After an initial period of dialogue between government and opposition, relations have become strained. Walter Veltroni of the Democratic Party (PD) has declared the period of cooperation to be over. Disagreements have broken out over the government’s plan to limit the use of wiretapping which is far more common in Italy than in any other Western country. But the biggest dispute concerns a proposed judicial measure which the centre-left claims is tailored to save Silvio Berlusconi from prosecution.
The decree envisages the suspension for a year of trials for alleged crimes committed before mid-2002. There are exceptions for violent or organized crime offenses or crimes punishable by prison terms of at least 10 years. The opposition regards this measure as self-serving since it would affect a trial in Milan where Berlusconi is accused of ordering a payment in 1997 to his co-defendant, the British lawyer David Mills, for false testimonies at Berlusconi trials in the 1990s. Both Berlusconi and Mills deny these charges.
The former judge Antonio di Pietro who is now a member of the opposition attacked the measure saying that "Berlusconi is allergic to justice." Other exponents of the centre-left have joined his criticism dubbing the proposed legislation a “save-the-premier” decree.
Berlusconi has responded that he is not seeking any personal privileges in the judicial arena and that the measure is a way of making the judicial system more efficient in general. According to him, the issue not “save-the-premier” but “save everyone”. He asserts that the proceedings against him are politically motivated and that his opponents try to bring him down through judicial abuse because they cannot beat him at the ballot box.
But for the opposition the “save-the-premier” legislation marks an opportunity to deflect from the internal problems it is still facing after the lost general election in April. The comfortable victory for Berlusconi’s People of Freedom party triggered off some disputes within the opposition PD over future strategy and its natural home among European parties as either socialist or liberal democratic. The controversy about the “save-the-premier” decree has enabled the PD to attack Berlusconi in person without having to join a debate about policy. The centre-left’s attempt to refocus its attacks on the prime minister’s judicial problems may however turn out not to be especially effective. Over the years, Silvio Berlusconi has faced a variety of trials and accusations but his overall popularity was hardly affected.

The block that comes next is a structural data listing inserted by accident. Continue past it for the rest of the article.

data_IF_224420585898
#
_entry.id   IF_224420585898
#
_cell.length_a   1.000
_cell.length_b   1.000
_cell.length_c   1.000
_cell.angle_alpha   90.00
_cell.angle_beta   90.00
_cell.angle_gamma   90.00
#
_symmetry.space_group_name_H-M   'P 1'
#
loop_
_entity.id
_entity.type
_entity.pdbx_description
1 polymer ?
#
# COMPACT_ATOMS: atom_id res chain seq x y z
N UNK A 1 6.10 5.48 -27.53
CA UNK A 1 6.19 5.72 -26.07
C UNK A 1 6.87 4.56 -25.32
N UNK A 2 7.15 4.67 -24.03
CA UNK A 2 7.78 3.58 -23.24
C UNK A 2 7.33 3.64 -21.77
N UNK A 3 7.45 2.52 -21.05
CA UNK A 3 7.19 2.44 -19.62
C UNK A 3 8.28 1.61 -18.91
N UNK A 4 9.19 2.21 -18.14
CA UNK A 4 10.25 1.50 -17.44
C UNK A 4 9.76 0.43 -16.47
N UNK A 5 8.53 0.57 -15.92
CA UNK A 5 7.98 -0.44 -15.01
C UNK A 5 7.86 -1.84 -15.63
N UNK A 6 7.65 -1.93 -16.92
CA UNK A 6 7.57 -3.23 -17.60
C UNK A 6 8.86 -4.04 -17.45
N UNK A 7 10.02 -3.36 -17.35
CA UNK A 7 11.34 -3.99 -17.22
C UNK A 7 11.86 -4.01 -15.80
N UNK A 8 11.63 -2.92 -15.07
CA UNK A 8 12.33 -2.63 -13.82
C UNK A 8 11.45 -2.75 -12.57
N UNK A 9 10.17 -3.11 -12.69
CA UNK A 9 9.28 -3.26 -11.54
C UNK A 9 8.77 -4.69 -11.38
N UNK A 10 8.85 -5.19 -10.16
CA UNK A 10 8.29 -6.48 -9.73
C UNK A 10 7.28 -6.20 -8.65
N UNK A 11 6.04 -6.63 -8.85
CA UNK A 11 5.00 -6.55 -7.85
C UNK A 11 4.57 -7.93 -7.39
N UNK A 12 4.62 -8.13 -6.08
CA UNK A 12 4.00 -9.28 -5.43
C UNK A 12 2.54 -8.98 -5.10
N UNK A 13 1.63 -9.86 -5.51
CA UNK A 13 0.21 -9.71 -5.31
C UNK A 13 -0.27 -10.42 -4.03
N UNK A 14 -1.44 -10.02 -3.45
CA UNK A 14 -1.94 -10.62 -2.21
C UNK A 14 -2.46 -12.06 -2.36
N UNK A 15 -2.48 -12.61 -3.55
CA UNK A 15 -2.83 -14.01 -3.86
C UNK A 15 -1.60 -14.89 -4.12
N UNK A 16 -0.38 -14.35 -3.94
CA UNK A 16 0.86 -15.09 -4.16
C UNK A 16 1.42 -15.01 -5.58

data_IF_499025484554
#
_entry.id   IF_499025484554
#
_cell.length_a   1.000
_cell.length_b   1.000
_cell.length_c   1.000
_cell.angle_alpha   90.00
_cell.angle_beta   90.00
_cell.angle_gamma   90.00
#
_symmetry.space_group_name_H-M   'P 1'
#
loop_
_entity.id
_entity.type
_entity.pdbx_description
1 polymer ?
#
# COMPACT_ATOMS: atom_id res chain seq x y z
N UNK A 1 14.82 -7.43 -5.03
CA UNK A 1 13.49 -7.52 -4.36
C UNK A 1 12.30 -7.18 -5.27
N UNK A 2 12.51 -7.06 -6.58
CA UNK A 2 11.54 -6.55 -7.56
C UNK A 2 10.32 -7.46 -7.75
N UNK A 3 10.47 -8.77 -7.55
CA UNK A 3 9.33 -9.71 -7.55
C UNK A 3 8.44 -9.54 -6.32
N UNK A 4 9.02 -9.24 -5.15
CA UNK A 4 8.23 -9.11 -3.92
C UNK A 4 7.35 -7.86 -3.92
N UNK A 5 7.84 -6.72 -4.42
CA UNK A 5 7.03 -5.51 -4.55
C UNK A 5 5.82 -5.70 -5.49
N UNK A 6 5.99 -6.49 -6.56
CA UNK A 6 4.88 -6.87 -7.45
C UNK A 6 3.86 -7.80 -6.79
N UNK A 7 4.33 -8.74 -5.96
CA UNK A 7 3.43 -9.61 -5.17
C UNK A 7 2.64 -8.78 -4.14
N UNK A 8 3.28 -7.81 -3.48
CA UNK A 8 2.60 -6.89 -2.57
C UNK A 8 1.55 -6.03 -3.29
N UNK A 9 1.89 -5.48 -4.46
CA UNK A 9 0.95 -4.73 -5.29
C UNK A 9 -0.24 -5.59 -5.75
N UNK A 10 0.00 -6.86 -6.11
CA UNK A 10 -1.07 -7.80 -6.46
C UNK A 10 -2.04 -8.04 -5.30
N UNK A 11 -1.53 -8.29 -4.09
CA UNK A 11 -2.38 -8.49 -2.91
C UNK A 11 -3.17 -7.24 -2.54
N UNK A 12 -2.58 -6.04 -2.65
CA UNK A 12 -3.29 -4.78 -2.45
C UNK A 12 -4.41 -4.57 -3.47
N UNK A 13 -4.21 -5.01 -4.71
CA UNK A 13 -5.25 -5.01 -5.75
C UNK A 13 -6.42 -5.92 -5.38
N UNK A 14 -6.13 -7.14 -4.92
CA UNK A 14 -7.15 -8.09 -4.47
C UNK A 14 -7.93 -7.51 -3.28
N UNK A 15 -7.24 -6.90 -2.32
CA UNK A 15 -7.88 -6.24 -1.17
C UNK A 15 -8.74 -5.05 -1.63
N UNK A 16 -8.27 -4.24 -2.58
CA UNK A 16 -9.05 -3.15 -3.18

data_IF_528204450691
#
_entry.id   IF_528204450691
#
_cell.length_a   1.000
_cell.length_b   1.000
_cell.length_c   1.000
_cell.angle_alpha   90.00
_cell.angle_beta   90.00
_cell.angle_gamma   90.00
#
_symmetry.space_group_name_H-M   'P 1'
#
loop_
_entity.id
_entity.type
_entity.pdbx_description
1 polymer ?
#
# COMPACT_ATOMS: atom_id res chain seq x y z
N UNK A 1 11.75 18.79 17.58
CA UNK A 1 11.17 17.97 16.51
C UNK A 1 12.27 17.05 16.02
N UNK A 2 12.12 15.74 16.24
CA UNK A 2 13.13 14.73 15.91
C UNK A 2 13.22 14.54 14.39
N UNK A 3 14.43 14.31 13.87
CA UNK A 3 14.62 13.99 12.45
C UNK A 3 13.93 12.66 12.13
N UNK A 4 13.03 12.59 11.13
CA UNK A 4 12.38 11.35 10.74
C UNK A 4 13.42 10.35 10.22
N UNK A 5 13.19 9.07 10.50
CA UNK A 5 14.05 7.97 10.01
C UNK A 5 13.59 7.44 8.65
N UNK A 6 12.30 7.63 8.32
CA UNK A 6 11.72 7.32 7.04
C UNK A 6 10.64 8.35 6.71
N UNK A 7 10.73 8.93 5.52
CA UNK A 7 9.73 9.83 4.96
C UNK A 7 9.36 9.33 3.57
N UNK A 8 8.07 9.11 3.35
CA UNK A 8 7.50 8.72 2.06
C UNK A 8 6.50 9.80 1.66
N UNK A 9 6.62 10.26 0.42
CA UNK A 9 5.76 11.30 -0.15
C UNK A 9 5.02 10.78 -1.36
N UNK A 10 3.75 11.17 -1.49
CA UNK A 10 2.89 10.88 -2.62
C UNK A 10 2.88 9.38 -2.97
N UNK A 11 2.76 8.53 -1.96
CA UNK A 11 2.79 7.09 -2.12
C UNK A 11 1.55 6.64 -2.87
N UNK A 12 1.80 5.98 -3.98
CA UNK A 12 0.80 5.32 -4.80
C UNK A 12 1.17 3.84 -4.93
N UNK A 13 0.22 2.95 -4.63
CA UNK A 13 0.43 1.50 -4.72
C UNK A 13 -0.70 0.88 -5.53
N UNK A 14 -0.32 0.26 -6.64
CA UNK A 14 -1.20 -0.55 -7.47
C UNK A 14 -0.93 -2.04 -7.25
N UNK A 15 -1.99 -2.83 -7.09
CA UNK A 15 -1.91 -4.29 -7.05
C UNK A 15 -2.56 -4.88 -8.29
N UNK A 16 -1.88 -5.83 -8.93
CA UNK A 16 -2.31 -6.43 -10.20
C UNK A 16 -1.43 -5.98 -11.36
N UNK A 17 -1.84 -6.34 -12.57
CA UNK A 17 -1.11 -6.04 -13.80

What is most remarkable about the debate is its excessive focus on the Mills/Berlusconi trial in Milan. Judicial reform in Italy is a most urgent matter and the legislation should be judged on its alleged ability to make the justice system more responsive and capable of handling serious trials more quickly. According to estimates by the National Association of Judges the measure will affect the temporary suspension of 100,000 trials while the ministry of justice believes that the number is much higher.
The basic problem is that trials in Italy, including those involving high-level crime, often face enormous delays. Whether the proposal to temporarily suspend trials of lower-level crime is adequate to deal with this phenomenon is debatable, but no one can doubt that speeding up the system is a matter of high priority. Berlusconi has thus defended the measure as a way of tackling hard crime more effectively.
The government’s plan to reduce the number of wiretaps is also related to addressing the judicial crisis. Over the last couple of weeks Italian newspapers have reported that the use of wiretapping in the country is five-times higher than in France, twenty-times higher than in the UK and fifty-times higher than in the United States. But the excessive application of wiretaps does not necessarily make the country safer. At the same time, however, it consumes about 30 per cent of the judicial budget. The government plans to restrict wiretaps to those activities like organized crime and terrorism where they are strictly necessary. Most opposition politicians maintain that the practice is also needed in areas such as public administration and the health-care sector.
Efforts to reform the judicial system should be undertaken both by the government and the opposition. This is one area where a cross-party consensus is especially desirable. It is therefore unfortunate that the tender plant of dialogue wilts just when it is most needed. The opposition will have to abandon its habit of using debates about judicial matters to attack Mr. Berlusconi without offering clear alternatives on how to cope with the worrying state of Italian courts.